There's been a bit of a furor in the past couple days over Apple using third-party app screenshots in several patent applications that were just made public -- the most talked-about example is a screenshot of an app called Where To? that appears in a travel-related patent, but other apps like a Ralph Lauren app appear in a shopping-related patent as well. And, since it's Apple, there's been the usual blind panic
of hysterical reactions
, with some claiming that Cupertino's trying to patent third-party app ideas and pull the rug out from under its own developers. At this point, we hope you know better -- let's take a look at what's really going on.
First of all, all of the patent applications in question are just that -- applications
. None of them have been granted, and since all of them are still so new, it's a virtual certainty they'll be narrowed in scope as Apple's attorneys and the Patent Office continue through the patent prosecution process -- a process that typically takes years.
Second, the only operative parts of a patent are the claims
-- not the drawings, and not the description, which are technically known as the "specification." (We've now repeated this basic axiom of patent interpretation so many times we're considering making T-shirts.) The only reason the drawings and description are there is to explain the claimed invention in sufficient detail so that someone else can make it. Remember, patents are a trade: in order to get protection, you have to give up the full details of how your invention works. (The other option is to keep your invention a trade secret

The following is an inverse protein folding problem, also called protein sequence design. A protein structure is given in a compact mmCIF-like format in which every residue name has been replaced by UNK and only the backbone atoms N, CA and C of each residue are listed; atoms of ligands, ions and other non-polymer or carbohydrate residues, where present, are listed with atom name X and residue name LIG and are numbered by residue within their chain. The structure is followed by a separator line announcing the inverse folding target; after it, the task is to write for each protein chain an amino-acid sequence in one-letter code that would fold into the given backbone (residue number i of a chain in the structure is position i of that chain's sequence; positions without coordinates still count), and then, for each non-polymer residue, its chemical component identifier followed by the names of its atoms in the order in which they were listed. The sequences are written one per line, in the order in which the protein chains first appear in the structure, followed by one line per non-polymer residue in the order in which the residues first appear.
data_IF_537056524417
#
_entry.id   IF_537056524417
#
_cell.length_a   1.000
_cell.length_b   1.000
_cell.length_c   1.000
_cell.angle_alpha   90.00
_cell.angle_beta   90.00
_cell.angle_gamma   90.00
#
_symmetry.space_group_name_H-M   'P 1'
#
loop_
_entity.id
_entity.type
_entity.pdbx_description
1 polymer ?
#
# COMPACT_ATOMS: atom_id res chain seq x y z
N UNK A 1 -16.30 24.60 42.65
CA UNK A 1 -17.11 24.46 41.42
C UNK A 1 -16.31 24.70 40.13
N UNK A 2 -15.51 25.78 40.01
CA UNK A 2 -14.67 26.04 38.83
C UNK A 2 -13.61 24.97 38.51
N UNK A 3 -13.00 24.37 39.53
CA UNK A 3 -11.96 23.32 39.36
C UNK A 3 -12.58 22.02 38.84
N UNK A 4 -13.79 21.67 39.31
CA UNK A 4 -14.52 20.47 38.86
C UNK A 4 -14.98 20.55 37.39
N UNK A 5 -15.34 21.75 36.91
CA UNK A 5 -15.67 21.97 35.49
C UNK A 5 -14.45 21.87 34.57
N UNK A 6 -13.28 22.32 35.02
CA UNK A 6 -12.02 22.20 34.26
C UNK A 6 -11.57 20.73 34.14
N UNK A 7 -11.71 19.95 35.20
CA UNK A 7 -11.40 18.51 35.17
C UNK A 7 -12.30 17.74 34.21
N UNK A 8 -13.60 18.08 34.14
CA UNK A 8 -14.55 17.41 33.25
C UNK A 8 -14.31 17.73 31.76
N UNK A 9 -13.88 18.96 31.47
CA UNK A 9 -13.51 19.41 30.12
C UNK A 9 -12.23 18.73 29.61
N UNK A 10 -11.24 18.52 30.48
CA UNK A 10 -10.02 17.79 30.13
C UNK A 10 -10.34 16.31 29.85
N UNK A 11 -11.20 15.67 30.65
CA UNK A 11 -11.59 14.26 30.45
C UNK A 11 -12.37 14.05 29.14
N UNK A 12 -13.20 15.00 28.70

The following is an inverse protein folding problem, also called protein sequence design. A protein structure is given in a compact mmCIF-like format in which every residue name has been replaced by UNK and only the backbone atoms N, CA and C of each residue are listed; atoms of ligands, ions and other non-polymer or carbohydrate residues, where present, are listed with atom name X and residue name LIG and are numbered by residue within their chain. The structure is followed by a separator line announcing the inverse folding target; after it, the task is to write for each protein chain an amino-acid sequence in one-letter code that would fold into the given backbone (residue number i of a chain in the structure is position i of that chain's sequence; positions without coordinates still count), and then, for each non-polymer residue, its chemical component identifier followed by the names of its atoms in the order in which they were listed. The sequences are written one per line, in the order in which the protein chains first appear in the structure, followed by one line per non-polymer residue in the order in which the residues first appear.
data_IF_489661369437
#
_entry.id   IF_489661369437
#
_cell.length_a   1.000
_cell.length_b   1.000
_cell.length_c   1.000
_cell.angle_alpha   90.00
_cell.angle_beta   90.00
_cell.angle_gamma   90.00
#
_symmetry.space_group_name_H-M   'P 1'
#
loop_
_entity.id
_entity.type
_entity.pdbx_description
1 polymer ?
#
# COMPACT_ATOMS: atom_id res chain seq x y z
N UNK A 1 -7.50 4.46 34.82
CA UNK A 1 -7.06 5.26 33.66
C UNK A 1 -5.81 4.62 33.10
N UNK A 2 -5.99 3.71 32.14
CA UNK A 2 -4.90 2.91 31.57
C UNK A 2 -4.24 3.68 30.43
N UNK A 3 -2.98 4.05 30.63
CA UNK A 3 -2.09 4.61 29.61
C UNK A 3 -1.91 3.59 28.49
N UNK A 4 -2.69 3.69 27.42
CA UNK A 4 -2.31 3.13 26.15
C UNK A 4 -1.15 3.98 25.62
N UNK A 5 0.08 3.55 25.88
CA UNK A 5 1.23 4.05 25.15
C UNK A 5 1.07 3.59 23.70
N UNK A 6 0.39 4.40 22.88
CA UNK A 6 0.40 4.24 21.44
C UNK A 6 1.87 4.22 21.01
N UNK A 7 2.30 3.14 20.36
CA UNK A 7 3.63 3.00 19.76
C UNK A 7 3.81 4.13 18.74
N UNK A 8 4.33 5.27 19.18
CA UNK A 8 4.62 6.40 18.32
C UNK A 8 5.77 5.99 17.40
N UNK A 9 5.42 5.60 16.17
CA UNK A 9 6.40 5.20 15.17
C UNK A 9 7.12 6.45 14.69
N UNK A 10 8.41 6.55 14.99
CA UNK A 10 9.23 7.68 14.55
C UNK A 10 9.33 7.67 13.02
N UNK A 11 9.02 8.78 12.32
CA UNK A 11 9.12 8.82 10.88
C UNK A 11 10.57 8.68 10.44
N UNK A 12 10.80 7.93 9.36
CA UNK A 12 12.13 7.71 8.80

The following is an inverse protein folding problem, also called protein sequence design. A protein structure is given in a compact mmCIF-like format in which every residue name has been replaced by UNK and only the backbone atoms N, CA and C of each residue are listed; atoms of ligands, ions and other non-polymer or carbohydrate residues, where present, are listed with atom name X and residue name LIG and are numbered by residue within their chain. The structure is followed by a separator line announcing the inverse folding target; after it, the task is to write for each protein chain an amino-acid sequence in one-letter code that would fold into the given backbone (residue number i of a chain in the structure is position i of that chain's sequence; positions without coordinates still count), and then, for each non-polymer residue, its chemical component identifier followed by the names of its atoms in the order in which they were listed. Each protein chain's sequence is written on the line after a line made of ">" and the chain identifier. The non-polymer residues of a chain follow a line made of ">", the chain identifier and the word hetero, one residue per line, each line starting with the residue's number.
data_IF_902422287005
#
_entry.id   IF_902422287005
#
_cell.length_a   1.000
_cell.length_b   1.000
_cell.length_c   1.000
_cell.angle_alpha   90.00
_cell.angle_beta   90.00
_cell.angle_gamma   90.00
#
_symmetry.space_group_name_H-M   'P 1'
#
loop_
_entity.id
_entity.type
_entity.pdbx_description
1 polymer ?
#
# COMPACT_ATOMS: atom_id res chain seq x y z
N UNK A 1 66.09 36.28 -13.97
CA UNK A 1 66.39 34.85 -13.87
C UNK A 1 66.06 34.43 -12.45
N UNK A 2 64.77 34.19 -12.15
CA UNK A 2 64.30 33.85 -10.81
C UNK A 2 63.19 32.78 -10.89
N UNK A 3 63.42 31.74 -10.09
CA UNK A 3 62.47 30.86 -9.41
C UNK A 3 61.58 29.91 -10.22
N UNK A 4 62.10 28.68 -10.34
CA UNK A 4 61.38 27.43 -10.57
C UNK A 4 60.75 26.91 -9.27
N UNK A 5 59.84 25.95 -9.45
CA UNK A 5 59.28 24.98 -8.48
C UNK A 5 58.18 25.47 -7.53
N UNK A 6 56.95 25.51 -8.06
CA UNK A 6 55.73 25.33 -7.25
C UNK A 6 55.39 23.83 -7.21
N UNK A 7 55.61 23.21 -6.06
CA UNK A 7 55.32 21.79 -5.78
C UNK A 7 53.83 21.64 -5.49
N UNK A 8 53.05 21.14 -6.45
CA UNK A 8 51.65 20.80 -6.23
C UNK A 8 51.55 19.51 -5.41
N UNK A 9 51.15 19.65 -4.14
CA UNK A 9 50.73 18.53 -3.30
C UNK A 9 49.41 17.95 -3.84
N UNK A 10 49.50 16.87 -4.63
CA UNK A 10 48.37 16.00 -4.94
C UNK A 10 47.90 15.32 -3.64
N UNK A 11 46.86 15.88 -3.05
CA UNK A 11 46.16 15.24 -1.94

, but then you can't prevent anyone else from figuring it out and using it if it gets out.) Bottom line? If it's not in the claims, it's not in the patent. So... let's look at the claims, shall we?
Where To? and another app called Guide You Amsterdam both appear in patent application 20100190510 (serial number 642125), which has to do with travel services on mobile devices. The first claim covers knowing that a user is scheduled to travel on a certain date, sensing that the device has been powered off (presumably because it's on a plane), sensing that it's been turned back on (presumably after landing), and then sending an arrival notification to a third-party service (like a hotel). The other claims all add conditions to this patent, narrowing it further -- unless something includes every single element of a claim, it's not covered by the patent, so adding on claims to the first claim just makes the patent more specific and harder to infringe.
Now, we haven't used Where To? or Guide You Amsterdam in any great detail, but we don't think either app includes this functionality, so there's no patent issue here -- even if Apple succeeds in getting this patent, by our reading of the claims it won't have any rights or interests that directly concern these apps. So why are they included as screenshots? Because in the description, Apple goes into great detail about what an associated application with this notification feature might include, saying,